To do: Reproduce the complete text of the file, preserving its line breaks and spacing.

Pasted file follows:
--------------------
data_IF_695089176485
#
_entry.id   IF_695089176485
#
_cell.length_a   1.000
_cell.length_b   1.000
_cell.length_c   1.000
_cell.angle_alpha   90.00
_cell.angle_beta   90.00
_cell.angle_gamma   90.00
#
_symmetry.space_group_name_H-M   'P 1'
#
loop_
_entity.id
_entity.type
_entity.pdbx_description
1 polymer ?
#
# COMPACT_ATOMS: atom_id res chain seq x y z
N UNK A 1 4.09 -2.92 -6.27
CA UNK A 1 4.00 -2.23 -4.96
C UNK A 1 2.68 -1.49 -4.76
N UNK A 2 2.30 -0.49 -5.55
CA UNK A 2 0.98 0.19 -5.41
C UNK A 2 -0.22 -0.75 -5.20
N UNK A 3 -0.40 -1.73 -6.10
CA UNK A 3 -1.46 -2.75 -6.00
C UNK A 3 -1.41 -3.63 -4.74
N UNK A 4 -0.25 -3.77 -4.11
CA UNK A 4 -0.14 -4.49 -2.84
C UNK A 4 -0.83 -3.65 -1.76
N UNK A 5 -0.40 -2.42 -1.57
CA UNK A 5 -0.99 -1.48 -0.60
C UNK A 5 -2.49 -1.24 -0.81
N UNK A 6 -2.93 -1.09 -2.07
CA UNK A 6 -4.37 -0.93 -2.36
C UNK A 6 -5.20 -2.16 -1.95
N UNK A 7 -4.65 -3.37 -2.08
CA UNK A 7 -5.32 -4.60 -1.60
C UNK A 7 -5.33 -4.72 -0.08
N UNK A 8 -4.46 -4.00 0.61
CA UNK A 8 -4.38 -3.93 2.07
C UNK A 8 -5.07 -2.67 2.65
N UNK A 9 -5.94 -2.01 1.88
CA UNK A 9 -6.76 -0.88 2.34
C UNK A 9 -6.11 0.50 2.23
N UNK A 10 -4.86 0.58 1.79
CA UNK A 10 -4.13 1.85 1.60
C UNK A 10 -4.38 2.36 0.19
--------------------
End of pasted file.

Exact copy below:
data_IF_695089176485
#
_entry.id   IF_695089176485
#
_cell.length_a   1.000
_cell.length_b   1.000
_cell.length_c   1.000
_cell.angle_alpha   90.00
_cell.angle_beta   90.00
_cell.angle_gamma   90.00
#
_symmetry.space_group_name_H-M   'P 1'
#
loop_
_entity.id
_entity.type
_entity.pdbx_description
1 polymer ?
#
# COMPACT_ATOMS: atom_id res chain seq x y z
N UNK A 1 4.09 -2.92 -6.27
CA UNK A 1 4.00 -2.23 -4.96
C UNK A 1 2.68 -1.49 -4.76
N UNK A 2 2.30 -0.49 -5.55
CA UNK A 2 0.98 0.19 -5.41
C UNK A 2 -0.22 -0.75 -5.20
N UNK A 3 -0.40 -1.73 -6.10
CA UNK A 3 -1.46 -2.75 -6.00
C UNK A 3 -1.41 -3.63 -4.74
N UNK A 4 -0.25 -3.77 -4.11
CA UNK A 4 -0.14 -4.49 -2.84
C UNK A 4 -0.83 -3.65 -1.76
N UNK A 5 -0.40 -2.42 -1.57
CA UNK A 5 -0.99 -1.48 -0.60
C UNK A 5 -2.49 -1.24 -0.81
N UNK A 6 -2.93 -1.09 -2.07
CA UNK A 6 -4.37 -0.93 -2.36
C UNK A 6 -5.20 -2.16 -1.95
N UNK A 7 -4.65 -3.37 -2.08
CA UNK A 7 -5.32 -4.60 -1.60
C UNK A 7 -5.33 -4.72 -0.08
N UNK A 8 -4.46 -4.00 0.61
CA UNK A 8 -4.38 -3.93 2.07
C UNK A 8 -5.07 -2.67 2.65
N UNK A 9 -5.94 -2.01 1.88
CA UNK A 9 -6.76 -0.88 2.34
C UNK A 9 -6.11 0.50 2.23
N UNK A 10 -4.86 0.58 1.79
CA UNK A 10 -4.13 1.85 1.60
C UNK A 10 -4.38 2.36 0.19